myth Oral or written stories (narratives) about the actions and deeds of supernatural powers and cultural heros.
Myths help to form a people's worldview: their conceptions of reality and the interpretations of events that happen in society and the natural world.
ritual In the context of religion, the organized performance of behaviours intended to influence spiritual powers.
Rituals are stereotyped, have symbolic aspects, anthropologists define ritual as symbolic behaviour.
practitioner with specialized knowledge
"belief in spiritual beings"
E.B. Tylor - all religions include beliefs that some kind of spiritual or supernatural powers exist.
Polynesians believe in mana, a diffuse, incorporeal power that permeated certain people and things. Mana lent supernatural potency to objects. The gods gave mana to certain people. Specific pieces of land were infused with mana.
symbolism in ritual
classification of rituals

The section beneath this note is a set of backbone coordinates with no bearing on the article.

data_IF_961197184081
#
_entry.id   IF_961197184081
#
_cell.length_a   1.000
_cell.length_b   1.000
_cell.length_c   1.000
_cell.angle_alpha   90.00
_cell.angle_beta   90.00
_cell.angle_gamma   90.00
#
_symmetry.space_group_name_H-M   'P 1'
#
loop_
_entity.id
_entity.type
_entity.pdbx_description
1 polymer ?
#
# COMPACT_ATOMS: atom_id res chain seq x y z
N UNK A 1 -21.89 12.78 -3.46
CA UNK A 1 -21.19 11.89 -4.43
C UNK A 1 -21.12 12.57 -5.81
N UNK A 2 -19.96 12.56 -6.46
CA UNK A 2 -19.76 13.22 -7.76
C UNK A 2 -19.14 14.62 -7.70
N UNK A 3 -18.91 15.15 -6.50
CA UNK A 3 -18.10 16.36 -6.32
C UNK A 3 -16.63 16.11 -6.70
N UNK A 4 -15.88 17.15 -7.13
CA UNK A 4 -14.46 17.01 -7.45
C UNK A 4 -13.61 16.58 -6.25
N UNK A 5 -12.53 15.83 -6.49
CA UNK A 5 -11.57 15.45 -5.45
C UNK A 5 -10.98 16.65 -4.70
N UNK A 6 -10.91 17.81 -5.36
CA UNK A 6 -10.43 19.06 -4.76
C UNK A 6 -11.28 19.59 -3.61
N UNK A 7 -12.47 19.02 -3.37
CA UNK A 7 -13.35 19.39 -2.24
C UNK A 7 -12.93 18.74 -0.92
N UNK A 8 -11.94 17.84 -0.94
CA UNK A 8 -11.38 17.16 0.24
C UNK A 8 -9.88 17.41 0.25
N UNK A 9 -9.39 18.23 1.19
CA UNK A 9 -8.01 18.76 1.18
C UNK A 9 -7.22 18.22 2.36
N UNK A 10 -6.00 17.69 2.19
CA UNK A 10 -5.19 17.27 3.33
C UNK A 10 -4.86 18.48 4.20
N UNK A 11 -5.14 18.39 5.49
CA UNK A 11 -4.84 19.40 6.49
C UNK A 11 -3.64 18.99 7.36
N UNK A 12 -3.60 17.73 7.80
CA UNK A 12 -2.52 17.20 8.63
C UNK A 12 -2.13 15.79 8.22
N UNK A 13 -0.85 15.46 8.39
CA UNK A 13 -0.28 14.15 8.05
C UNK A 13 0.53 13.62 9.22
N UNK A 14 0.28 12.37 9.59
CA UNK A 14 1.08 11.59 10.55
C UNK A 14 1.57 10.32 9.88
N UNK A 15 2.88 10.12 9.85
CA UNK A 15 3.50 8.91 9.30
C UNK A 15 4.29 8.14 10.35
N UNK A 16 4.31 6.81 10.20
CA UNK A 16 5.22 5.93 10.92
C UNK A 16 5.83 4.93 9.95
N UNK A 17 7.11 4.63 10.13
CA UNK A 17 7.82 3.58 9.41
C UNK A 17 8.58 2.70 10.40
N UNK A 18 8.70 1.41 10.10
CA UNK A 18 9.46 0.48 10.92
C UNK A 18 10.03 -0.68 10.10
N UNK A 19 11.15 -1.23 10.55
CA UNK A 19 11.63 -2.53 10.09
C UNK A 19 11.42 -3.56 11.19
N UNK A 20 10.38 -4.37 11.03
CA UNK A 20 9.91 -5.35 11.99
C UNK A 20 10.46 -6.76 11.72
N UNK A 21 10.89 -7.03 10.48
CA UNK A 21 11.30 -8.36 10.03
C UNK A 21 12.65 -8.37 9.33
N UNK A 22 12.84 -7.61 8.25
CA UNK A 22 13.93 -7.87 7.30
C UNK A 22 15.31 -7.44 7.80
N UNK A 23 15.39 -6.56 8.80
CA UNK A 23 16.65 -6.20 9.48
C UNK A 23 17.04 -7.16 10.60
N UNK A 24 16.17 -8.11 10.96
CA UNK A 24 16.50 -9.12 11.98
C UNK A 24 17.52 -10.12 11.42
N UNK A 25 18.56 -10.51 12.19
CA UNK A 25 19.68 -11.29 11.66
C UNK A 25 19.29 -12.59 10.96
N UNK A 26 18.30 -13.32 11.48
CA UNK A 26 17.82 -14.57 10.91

calendrical rituals regularly held rituals that occur seasonally, annually daily, monthly. Like weekly church services, or annual religious holidays.
crisis ritual organized and performed rituals whenever some individual or group needs, wants, or asks for them. for purposes of curing, ensuring good hunting or fishing, burying or honoring the dead or accompanying other events that happen sporadically or unpredictably.
approaches to the study of religious systems
intellectual/cognitive assume humans seek explainations for the world around them.
Origin myths explain things like creation of the sky, land and water; where animals and plants come from; where people get their language, tools, rituals, and other customs and beliefs.
Frazer and Guthrie Sir James Frazer - influential scholar who influenced the intellectual approach. Human thinking progressed through three stages that he called magic, religion and science. Thought science was replacing magical and religious beliefs.
Stewart Guthrie - views religion in cognitive terms. Essence of religion is the belief that natural phenomena have humanlike properties. People see the world anthropomorphically. attributing human motives, purposes, feelings, senses and other characteristics to living and nonliving things that are not human.